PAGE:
RQ-4D Phoenix Global Hawk Drones Now Part of the NATO AGS Force

Faster than some would have suspected, drones are changing the way wars are fought and history is written. Ever since the U.S. launched the first armed drone strike in 2001, these machines have been a constant presence on the battlefields across the world, and things will probably get even more intense.
Northrop Grumman RQ-4D Phoenix Global Hawk 1 photo
Photo: NATO
For instance, Northrop Grumman announced earlier this month it has received an initial operating capability (IOC) declaration from Supreme Allied Commander Europe for the RQ-4D Phoenix Global Hawk drone. The machine will become part of the so-called NATO Alliance Ground Surveillance (AGS) force after it became the first large drone to get the military type certification from the Italian Directorate of Aeronautical Armaments and Airworthiness (DAAA).

AGS is made up of five aircraft, plus the supporting ground facilities and sensors. It will operate from the Sigonella Air Base in Italy, and it will be tasked with deploying drones in support of ground troops and civilian populations, border control, crisis management and humanitarian assistance.

“NATO AGS will help the Alliance with persistent regional defense and deterrence,” said in a statement Jane Bishop, vice president and general manager, autonomous systems, Northrop Grumman.

“The commitment of the entire AGS team partnership – both government and industry – has shown incredible dedication, working across cultures, time zones and languages, all aiming toward one goal – providing the Alliance with this critical capability.”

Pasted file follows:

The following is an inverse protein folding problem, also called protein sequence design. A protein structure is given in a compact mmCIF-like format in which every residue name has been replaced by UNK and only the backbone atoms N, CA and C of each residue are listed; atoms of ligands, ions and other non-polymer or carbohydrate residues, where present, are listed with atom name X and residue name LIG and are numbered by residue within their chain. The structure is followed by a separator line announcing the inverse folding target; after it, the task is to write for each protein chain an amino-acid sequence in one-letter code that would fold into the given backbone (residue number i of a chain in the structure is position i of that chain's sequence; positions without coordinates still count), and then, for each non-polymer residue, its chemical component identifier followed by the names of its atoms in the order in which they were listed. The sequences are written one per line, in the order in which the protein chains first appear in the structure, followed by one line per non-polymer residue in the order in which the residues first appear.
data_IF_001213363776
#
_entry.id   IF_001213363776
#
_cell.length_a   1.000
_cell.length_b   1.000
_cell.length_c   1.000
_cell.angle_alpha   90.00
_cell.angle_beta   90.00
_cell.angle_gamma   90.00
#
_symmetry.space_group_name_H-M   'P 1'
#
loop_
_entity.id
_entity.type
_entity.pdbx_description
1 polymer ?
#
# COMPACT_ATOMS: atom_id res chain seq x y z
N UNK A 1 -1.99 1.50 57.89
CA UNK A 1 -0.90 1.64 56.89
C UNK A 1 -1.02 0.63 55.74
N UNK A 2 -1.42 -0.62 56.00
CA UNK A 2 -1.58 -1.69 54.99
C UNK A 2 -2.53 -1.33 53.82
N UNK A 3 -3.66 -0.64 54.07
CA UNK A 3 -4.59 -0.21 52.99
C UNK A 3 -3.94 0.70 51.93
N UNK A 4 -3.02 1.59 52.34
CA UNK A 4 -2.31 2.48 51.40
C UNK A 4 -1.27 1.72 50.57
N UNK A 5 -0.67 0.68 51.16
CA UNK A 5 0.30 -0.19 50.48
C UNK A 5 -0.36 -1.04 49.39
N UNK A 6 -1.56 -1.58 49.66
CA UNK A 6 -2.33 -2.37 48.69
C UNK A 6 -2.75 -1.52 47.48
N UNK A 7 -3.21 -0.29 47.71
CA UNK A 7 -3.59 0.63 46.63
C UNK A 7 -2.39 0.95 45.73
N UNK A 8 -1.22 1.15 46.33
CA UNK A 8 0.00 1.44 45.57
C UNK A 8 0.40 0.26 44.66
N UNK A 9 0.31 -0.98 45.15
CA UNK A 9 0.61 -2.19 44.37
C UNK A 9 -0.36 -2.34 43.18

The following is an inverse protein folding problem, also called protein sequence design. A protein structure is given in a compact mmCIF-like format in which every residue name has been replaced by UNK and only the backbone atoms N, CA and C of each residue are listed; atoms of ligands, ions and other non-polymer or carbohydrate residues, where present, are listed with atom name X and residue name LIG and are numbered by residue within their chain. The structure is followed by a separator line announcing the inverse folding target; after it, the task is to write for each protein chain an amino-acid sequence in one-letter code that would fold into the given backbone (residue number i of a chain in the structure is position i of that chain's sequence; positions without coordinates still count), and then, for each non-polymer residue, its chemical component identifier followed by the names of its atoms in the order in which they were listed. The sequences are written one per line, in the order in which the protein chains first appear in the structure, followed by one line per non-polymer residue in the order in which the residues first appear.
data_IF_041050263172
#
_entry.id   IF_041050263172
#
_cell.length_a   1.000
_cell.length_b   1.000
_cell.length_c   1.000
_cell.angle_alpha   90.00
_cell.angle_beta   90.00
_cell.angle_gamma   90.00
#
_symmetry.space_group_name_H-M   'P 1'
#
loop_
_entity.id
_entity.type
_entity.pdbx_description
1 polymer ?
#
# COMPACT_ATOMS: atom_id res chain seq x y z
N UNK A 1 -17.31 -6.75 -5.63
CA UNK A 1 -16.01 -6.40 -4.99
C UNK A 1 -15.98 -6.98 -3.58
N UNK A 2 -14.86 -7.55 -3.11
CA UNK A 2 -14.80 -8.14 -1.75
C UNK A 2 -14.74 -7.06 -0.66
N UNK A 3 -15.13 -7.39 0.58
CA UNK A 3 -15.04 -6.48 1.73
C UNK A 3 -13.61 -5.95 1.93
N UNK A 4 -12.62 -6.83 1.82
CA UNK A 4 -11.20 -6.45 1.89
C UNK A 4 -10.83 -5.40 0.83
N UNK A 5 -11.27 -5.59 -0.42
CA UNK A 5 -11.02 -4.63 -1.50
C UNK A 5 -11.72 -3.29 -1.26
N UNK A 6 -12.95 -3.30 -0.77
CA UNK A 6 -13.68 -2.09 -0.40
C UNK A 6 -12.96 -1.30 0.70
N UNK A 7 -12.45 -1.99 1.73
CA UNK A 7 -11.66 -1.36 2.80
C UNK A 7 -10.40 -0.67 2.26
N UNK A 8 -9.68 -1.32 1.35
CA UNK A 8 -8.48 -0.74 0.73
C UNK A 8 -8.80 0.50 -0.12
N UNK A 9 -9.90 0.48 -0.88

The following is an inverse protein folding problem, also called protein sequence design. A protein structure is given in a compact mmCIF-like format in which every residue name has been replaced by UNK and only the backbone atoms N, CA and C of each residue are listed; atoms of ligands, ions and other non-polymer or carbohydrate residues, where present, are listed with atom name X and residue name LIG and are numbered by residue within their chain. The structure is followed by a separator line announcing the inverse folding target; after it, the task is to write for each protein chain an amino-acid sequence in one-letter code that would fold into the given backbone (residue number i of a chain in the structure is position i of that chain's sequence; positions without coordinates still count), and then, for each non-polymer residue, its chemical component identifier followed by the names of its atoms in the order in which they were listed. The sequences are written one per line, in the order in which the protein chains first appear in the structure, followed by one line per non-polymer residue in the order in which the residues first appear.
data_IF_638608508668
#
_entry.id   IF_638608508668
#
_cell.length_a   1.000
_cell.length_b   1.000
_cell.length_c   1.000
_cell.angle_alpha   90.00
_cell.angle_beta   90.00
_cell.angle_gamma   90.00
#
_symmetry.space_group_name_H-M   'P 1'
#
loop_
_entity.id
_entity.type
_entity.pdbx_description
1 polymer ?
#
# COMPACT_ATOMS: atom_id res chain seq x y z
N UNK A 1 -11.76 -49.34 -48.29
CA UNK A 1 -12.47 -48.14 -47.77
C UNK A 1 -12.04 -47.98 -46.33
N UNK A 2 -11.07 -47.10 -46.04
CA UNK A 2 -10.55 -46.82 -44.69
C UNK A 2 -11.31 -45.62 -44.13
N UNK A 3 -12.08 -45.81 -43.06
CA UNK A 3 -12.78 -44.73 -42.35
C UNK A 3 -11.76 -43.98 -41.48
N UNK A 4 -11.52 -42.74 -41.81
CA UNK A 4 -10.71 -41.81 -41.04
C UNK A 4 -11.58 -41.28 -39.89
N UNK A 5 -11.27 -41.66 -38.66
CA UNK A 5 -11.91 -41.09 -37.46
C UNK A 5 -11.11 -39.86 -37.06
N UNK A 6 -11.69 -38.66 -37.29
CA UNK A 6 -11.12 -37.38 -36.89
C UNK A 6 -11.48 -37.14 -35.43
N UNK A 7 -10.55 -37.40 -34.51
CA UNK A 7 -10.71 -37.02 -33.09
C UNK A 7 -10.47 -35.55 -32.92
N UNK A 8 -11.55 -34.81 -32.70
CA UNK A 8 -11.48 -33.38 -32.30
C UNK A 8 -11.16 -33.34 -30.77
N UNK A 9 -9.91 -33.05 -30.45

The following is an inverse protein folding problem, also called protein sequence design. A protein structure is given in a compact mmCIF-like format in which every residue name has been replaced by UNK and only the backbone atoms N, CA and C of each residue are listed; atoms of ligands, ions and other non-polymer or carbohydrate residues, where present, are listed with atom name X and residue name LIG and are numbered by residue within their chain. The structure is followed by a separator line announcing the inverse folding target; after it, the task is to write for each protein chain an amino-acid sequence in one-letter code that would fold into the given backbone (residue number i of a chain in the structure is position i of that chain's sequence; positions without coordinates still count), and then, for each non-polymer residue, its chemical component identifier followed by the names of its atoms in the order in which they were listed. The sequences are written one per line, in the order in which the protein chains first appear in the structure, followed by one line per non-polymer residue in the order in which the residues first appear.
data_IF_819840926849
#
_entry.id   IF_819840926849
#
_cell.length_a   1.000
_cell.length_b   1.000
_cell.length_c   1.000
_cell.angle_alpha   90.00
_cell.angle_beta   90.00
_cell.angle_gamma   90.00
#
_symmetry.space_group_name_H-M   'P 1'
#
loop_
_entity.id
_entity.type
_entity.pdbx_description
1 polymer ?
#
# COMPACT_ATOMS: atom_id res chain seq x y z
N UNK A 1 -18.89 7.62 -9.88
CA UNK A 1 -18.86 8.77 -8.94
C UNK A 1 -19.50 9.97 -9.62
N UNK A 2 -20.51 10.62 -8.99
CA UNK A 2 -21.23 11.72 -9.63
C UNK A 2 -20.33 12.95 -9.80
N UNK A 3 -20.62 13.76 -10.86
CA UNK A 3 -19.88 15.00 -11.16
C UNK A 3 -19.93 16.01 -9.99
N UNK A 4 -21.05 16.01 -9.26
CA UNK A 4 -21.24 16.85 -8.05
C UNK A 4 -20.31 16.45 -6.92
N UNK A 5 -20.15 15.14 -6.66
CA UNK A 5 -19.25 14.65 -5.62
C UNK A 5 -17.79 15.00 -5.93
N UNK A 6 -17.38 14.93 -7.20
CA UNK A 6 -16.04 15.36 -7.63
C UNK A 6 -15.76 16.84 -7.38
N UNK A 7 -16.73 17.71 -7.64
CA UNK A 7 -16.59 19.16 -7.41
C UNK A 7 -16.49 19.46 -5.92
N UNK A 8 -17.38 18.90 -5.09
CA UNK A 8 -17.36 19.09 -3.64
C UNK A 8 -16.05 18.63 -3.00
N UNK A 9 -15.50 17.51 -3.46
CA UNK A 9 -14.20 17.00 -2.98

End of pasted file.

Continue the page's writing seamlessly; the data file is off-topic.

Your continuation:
The RQ-4D Phoenix Global Hawk first flew in 1998. It is powered by a Rolls-Royce turbofan engine that can take it to speed of 357 mph (575 kph). The thing can go for extreme distances in a single outing, as its range is rated at 10,112 miles (16,113 km), being capable of staying in the air 32 hours at a time.

Because it is a surveillance aircraft, it lacks strike capabilities, but can aid other military hardware by helping with targeting.
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About the author: Daniel Patrascu
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Daniel loves writing (or so he claims), and he uses this skill to offer readers a "behind the scenes" look at the automotive industry. He also enjoys talking about space exploration and robots, because in his view the only way forward for humanity is away from this planet, in metal bodies.
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